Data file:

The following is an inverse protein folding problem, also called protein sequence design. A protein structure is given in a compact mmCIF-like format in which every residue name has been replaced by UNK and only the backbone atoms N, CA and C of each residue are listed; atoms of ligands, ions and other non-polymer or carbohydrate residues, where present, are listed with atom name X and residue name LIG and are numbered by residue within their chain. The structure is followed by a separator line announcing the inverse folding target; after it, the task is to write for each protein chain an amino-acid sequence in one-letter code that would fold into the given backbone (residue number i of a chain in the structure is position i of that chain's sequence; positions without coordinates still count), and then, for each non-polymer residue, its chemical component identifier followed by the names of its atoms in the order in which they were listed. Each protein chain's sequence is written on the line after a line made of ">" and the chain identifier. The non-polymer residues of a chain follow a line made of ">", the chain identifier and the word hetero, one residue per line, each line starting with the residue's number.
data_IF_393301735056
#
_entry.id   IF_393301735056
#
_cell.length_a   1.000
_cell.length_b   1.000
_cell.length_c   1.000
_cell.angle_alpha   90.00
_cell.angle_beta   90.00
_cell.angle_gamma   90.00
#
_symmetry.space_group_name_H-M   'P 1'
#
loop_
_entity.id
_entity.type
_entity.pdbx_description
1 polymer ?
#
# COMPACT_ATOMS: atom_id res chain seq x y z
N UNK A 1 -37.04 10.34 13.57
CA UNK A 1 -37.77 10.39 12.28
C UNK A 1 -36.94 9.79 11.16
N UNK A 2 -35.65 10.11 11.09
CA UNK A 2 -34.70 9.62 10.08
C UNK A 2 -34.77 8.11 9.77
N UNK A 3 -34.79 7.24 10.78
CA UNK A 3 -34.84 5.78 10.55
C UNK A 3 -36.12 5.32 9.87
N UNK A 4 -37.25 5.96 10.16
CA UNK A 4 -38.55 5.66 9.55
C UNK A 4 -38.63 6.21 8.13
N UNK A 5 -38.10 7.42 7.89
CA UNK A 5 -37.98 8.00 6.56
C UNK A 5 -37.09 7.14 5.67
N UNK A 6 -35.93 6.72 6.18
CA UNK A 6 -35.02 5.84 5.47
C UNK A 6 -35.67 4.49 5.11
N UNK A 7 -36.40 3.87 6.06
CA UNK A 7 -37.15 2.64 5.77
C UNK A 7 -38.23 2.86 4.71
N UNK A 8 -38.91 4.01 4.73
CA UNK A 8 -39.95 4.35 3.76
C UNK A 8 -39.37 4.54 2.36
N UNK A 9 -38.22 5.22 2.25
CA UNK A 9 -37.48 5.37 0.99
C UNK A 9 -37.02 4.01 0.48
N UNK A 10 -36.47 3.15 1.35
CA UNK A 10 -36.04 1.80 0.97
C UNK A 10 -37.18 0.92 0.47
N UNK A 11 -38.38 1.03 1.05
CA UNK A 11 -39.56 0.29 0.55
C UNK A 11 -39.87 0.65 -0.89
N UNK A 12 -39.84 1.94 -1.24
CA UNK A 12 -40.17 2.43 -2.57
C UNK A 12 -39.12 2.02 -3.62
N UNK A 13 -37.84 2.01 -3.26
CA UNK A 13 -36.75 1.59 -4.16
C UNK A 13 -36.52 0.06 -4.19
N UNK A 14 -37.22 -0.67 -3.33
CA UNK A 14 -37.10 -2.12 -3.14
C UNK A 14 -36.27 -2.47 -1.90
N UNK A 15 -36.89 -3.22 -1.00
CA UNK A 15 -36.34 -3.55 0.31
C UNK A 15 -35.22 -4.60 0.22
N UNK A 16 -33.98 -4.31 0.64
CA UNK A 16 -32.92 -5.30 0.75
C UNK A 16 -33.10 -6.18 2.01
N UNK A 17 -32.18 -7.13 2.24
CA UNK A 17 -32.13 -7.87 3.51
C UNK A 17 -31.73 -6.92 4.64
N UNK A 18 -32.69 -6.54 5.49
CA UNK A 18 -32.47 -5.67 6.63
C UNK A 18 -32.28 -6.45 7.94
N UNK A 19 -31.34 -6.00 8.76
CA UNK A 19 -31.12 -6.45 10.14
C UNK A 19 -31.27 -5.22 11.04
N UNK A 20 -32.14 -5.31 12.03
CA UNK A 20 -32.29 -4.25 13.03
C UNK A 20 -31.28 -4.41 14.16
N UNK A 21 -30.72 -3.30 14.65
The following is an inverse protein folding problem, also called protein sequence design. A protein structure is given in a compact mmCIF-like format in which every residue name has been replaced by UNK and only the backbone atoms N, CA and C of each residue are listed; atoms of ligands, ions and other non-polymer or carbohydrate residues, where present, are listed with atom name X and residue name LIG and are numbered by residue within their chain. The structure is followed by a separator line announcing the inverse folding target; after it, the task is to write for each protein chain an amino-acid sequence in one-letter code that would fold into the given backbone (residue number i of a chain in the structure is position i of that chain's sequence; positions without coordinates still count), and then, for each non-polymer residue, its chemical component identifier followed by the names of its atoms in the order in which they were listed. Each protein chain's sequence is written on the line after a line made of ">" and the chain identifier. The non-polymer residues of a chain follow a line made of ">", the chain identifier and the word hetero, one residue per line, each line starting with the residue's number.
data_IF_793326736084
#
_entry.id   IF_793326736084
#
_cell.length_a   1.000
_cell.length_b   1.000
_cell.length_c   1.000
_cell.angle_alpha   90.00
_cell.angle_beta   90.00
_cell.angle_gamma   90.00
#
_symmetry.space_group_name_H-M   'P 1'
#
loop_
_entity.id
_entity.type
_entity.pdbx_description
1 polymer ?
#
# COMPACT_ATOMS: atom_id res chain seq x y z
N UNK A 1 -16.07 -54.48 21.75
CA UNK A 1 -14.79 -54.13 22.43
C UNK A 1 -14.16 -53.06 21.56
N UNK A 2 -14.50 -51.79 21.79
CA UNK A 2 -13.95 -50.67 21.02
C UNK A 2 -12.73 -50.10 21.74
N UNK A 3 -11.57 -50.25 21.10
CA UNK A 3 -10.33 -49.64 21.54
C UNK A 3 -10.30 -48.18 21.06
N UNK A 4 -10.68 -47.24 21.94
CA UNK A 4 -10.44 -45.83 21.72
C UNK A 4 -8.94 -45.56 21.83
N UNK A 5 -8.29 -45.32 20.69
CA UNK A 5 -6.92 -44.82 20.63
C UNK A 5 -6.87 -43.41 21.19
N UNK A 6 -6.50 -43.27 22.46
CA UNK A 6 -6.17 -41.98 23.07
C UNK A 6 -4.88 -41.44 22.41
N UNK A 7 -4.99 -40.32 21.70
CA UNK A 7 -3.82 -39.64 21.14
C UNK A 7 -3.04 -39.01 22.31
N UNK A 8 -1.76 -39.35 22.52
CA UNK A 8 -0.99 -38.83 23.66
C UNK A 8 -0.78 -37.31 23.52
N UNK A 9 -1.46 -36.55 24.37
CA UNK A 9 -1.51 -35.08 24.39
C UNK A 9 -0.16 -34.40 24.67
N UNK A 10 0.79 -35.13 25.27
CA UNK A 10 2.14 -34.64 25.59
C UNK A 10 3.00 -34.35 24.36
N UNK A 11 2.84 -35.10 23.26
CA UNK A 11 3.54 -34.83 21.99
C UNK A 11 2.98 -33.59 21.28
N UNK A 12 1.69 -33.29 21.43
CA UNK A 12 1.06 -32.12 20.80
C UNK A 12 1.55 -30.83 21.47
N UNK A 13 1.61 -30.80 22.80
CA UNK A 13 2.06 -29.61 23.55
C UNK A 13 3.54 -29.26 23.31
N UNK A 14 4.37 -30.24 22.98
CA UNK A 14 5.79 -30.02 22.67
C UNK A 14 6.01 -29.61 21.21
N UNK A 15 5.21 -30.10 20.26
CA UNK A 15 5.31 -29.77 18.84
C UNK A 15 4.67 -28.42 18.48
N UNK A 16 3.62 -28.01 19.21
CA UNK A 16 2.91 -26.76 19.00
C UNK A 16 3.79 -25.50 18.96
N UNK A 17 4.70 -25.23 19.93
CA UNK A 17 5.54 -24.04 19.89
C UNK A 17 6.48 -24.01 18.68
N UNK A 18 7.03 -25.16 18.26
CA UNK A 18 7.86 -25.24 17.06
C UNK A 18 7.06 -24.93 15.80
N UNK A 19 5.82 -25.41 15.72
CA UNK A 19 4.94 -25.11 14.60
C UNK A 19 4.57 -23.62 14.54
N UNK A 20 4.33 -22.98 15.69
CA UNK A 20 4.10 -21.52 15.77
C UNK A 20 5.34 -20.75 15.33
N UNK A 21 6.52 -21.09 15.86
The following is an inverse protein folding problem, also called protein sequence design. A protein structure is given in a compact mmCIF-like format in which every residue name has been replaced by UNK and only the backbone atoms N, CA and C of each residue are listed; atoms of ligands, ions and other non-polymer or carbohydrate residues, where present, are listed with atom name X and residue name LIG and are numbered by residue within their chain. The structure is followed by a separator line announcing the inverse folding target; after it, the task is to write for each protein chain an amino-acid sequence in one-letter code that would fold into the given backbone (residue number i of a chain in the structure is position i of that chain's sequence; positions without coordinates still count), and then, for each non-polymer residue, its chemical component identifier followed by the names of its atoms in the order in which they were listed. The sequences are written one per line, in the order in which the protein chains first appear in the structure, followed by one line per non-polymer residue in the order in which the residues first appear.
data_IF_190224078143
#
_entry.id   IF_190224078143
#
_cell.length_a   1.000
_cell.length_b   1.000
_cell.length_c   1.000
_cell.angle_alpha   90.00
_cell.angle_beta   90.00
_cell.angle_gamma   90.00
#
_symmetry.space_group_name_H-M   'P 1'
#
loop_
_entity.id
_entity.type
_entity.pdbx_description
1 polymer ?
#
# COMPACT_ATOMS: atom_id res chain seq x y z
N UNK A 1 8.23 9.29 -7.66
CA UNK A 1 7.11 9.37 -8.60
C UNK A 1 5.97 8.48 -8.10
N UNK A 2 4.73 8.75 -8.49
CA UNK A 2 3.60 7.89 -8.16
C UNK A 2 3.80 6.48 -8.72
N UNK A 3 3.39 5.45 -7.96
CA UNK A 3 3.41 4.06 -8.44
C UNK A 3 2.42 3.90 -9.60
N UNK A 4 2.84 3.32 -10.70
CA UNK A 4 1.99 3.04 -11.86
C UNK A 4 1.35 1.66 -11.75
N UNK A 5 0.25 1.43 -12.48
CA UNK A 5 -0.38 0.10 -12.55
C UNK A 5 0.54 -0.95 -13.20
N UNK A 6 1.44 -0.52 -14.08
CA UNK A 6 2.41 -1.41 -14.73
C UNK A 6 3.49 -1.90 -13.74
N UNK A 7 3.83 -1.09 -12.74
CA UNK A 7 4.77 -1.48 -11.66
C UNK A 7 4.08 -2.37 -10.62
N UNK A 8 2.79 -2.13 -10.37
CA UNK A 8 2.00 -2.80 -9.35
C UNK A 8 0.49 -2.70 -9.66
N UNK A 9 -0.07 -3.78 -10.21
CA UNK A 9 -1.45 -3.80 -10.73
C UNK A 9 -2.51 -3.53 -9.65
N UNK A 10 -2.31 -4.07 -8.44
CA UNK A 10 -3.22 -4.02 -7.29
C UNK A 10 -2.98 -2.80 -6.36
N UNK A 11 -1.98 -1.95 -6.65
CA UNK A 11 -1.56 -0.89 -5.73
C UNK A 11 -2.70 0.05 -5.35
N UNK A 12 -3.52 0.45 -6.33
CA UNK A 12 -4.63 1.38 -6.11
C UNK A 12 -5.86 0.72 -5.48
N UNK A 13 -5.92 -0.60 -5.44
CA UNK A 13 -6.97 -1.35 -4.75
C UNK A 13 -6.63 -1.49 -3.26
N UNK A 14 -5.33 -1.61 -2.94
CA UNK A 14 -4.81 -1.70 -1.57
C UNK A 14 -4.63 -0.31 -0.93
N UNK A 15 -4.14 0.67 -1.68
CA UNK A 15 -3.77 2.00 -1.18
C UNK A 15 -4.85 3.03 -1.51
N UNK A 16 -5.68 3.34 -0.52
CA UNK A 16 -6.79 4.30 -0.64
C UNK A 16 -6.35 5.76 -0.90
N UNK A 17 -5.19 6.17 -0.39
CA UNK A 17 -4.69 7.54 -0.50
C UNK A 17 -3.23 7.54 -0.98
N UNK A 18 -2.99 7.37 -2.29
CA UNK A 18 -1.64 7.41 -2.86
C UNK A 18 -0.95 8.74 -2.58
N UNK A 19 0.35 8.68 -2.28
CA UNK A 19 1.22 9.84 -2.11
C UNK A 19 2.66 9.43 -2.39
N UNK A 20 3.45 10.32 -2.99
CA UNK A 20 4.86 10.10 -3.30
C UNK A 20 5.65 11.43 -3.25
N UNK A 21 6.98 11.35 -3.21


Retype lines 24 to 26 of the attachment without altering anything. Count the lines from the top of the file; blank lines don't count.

C UNK A 1 -36.94 9.79 11.16
N UNK A 2 -35.65 10.11 11.09
CA UNK A 2 -34.70 9.62 10.08